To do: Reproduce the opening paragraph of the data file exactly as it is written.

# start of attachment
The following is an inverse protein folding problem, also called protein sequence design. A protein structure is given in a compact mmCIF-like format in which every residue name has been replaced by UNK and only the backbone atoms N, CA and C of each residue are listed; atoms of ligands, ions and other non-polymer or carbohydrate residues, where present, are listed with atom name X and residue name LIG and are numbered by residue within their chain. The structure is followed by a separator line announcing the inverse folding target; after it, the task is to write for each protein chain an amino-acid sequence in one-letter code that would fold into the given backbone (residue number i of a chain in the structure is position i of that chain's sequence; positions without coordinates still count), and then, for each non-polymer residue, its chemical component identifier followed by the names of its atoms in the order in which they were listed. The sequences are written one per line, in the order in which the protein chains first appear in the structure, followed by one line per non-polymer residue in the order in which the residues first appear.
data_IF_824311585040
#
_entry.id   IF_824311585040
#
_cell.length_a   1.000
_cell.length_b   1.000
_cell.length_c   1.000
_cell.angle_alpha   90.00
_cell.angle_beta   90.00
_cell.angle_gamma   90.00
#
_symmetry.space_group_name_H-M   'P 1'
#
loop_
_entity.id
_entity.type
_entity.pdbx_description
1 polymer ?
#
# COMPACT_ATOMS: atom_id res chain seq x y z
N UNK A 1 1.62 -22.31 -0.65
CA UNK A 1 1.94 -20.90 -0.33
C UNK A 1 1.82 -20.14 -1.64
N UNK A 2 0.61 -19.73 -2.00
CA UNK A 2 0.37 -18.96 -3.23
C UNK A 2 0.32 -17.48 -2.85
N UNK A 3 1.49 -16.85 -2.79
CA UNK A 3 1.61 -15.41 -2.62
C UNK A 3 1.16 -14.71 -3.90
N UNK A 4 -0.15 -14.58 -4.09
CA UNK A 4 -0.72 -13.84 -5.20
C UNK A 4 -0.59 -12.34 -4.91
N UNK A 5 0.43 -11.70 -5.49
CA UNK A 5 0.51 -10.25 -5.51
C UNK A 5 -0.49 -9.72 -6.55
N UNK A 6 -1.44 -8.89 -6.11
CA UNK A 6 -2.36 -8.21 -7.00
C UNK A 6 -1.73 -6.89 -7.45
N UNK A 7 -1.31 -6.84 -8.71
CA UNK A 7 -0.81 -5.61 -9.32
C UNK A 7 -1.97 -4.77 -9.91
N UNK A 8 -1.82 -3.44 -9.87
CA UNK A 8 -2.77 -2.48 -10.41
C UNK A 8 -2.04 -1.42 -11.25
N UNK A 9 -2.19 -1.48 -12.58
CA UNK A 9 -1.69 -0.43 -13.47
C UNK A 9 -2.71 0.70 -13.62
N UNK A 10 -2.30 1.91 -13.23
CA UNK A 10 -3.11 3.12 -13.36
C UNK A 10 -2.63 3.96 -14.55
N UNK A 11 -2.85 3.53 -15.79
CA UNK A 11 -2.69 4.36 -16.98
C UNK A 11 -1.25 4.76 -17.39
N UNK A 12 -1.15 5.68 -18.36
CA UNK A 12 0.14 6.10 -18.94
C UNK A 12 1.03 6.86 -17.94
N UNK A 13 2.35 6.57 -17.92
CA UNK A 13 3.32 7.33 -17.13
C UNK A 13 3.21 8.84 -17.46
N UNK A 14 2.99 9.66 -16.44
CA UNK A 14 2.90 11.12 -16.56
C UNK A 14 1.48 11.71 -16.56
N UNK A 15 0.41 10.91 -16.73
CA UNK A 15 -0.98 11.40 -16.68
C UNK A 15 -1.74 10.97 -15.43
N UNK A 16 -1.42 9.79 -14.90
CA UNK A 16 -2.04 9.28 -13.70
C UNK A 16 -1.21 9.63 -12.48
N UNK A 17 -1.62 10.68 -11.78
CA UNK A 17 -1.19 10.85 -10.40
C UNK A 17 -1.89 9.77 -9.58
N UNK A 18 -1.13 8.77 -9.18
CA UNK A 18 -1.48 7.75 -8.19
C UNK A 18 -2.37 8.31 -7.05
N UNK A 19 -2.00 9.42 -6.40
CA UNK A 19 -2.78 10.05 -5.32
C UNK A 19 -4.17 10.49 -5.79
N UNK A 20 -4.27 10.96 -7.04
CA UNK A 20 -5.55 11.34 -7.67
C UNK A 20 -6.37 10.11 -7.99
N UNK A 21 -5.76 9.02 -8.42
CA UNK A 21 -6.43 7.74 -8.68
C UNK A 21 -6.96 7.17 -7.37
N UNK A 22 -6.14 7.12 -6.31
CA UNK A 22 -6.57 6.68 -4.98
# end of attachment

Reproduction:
The following is an inverse protein folding problem, also called protein sequence design. A protein structure is given in a compact mmCIF-like format in which every residue name has been replaced by UNK and only the backbone atoms N, CA and C of each residue are listed; atoms of ligands, ions and other non-polymer or carbohydrate residues, where present, are listed with atom name X and residue name LIG and are numbered by residue within their chain. The structure is followed by a separator line announcing the inverse folding target; after it, the task is to write for each protein chain an amino-acid sequence in one-letter code that would fold into the given backbone (residue number i of a chain in the structure is position i of that chain's sequence; positions without coordinates still count), and then, for each non-polymer residue, its chemical component identifier followed by the names of its atoms in the order in which they were listed. The sequences are written one per line, in the order in which the protein chains first appear in the structure, followed by one line per non-polymer residue in the order in which the residues first appear.